Hydrogen induced stress cracking of alloy 718: Effects of chemical composition and microstructure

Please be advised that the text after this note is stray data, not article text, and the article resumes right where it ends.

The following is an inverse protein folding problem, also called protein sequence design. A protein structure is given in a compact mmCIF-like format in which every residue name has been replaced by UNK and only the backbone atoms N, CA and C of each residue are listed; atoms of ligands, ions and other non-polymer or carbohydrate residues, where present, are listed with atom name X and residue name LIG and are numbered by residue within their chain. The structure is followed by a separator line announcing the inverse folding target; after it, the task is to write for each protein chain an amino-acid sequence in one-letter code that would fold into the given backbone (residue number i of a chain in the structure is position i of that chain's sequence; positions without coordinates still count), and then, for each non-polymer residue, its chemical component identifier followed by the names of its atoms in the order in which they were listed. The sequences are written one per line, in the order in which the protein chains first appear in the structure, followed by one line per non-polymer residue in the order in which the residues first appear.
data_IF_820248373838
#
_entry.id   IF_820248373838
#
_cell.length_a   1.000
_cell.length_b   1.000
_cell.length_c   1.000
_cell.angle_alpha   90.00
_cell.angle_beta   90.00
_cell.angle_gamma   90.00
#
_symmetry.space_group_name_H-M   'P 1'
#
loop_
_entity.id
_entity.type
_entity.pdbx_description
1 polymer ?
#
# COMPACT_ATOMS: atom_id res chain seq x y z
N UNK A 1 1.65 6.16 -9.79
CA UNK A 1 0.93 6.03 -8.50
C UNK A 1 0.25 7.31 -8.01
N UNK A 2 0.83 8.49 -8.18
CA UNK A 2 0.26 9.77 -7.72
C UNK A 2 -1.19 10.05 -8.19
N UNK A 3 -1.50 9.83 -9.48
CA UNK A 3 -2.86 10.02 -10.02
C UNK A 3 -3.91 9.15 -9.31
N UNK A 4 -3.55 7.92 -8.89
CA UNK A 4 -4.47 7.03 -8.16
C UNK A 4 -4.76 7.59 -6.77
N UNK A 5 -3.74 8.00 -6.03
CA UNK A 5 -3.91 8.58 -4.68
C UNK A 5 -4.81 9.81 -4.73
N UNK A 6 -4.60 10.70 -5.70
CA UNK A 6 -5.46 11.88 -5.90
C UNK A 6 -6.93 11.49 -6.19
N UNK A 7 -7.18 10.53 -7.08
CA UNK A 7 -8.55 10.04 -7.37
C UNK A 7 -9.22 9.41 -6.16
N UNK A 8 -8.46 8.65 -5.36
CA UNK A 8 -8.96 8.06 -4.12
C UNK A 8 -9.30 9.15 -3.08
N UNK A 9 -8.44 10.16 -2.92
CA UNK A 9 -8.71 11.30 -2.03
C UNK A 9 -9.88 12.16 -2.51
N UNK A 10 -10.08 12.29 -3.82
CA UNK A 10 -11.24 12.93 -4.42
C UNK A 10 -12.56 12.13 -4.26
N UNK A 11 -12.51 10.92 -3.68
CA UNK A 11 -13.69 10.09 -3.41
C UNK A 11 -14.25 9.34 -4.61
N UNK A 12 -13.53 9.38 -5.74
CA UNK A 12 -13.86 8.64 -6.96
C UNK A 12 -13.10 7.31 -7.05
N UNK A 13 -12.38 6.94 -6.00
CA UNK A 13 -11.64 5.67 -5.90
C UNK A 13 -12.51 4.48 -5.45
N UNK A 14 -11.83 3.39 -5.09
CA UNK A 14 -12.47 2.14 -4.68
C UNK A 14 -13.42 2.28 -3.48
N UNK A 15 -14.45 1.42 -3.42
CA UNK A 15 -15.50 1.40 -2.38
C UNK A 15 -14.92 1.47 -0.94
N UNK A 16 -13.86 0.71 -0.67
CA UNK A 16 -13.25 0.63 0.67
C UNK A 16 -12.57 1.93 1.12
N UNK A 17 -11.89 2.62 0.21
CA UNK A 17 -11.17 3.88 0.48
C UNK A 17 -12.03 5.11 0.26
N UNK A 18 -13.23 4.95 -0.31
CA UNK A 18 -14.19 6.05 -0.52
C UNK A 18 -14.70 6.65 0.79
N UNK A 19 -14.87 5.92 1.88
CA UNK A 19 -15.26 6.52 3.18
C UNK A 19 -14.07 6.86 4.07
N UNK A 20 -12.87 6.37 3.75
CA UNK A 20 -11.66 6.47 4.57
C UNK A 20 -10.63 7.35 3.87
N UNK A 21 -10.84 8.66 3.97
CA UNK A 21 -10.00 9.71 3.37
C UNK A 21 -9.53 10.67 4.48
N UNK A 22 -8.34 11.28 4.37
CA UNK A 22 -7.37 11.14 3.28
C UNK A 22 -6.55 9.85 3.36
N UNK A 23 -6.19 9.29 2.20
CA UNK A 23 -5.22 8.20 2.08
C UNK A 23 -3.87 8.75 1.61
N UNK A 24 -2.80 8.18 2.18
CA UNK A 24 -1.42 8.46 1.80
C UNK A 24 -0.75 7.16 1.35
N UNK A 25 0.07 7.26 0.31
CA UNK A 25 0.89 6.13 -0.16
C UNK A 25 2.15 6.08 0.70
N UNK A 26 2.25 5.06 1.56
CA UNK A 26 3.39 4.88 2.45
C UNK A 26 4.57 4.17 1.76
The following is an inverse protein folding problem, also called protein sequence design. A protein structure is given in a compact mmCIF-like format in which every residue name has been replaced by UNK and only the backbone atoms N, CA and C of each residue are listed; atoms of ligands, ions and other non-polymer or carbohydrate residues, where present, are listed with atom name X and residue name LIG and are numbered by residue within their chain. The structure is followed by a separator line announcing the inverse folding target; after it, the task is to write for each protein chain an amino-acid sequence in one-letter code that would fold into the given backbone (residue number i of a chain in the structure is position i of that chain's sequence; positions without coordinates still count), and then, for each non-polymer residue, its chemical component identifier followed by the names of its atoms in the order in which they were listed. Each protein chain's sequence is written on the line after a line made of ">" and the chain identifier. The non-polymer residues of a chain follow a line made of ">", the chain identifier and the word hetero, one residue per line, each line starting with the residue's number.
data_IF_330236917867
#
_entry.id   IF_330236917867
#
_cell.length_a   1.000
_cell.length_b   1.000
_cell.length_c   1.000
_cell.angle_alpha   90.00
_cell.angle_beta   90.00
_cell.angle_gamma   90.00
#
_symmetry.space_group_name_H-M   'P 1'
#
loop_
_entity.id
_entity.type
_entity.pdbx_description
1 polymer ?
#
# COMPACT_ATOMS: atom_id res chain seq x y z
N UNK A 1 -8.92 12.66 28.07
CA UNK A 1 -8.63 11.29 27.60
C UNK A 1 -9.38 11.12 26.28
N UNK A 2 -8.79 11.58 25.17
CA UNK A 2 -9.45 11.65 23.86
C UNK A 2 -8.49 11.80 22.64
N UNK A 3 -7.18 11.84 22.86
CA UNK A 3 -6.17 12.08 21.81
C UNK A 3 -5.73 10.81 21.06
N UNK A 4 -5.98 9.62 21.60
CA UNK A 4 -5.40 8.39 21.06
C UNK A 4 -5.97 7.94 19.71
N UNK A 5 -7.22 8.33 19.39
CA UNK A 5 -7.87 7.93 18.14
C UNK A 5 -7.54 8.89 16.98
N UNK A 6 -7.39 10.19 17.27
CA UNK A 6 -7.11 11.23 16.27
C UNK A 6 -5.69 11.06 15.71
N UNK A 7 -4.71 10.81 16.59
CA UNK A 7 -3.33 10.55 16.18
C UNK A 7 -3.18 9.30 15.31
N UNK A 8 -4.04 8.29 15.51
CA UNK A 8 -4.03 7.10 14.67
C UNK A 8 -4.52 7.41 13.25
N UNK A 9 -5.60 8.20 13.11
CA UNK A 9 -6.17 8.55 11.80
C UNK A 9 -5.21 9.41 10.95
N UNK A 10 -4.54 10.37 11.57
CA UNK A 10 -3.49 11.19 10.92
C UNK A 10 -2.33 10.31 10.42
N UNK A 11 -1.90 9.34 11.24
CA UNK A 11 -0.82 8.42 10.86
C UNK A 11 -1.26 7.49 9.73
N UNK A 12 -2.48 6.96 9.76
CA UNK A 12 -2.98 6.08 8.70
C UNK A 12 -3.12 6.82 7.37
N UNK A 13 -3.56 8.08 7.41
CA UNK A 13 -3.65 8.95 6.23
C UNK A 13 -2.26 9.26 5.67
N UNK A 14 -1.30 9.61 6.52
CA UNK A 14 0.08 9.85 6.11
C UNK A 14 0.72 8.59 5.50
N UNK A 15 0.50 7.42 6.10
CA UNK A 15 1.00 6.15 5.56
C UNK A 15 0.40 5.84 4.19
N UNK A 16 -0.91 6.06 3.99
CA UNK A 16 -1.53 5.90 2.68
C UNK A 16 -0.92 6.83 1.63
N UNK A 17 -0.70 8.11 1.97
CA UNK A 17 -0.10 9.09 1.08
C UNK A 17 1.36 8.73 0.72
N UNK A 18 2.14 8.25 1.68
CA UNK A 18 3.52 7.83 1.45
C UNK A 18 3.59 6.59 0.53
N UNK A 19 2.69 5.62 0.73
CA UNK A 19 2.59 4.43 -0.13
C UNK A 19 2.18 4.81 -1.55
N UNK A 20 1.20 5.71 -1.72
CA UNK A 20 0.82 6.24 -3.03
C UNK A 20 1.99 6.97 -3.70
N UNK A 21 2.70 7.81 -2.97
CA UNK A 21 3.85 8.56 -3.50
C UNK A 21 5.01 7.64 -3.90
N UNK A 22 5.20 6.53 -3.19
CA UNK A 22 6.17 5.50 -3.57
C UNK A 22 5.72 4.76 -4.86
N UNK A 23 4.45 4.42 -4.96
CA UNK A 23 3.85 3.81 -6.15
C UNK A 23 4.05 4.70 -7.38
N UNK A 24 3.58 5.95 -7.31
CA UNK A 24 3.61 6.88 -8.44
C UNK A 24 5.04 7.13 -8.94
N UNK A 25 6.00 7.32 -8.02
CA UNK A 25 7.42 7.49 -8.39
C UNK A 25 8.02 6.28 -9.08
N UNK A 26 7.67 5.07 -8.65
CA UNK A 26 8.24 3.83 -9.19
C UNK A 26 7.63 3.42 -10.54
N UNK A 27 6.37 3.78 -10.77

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This master thesis have examined the effect of variations in composition and microstructure on the HISC susceptibility of Inconel-718. 6 different Inconel-718 variants with different compositions and heat treatments were examined. Tensile samples were pre-charged with hydrogen at 120*C in an Orthophosphoric-acid/Glycerol electrolyte for 5 days, and subsequently subjected to stepwise constant-load tensile tests. The tensile tests were performed in synthetic saltwater with a negative polarization of -1050mA Ag/AgCl, corresponding to a galvanic coupling with aluminium or zinc in seawater. Hydrogen free samples were tested in air for comparison. An optical microscope was used to examine the sample surfaces during testing. Fracture surfaces were examined in SEM, and the samples were also examined for secondary cracks. All the Inconel-718 samples pre-charged with hydrogen showed a significant reduction in ductility and contained Inter Granular (IG) areas on the fracture surfaces. A decrease in fracture strength of approx. 5-10% of Yield Strength (YS) was seen in all the variants examined, but no significant trend between the Inconel-718 variants was detected here. Smaller grain sizes were correlated with an increasing ductility loss measured by loss of Reduction of Area (RA) and loss of Elongation prior to fracture. This was attributed to increased Grain Boundary (GB) diffusion of hydrogen during pre-charging, resulting from more GB areas. A Hydrogen melt extraction analysis done by SINTEF confirmed the elevated hydrogen levels expected in these fine-grained Inconel-718 variants.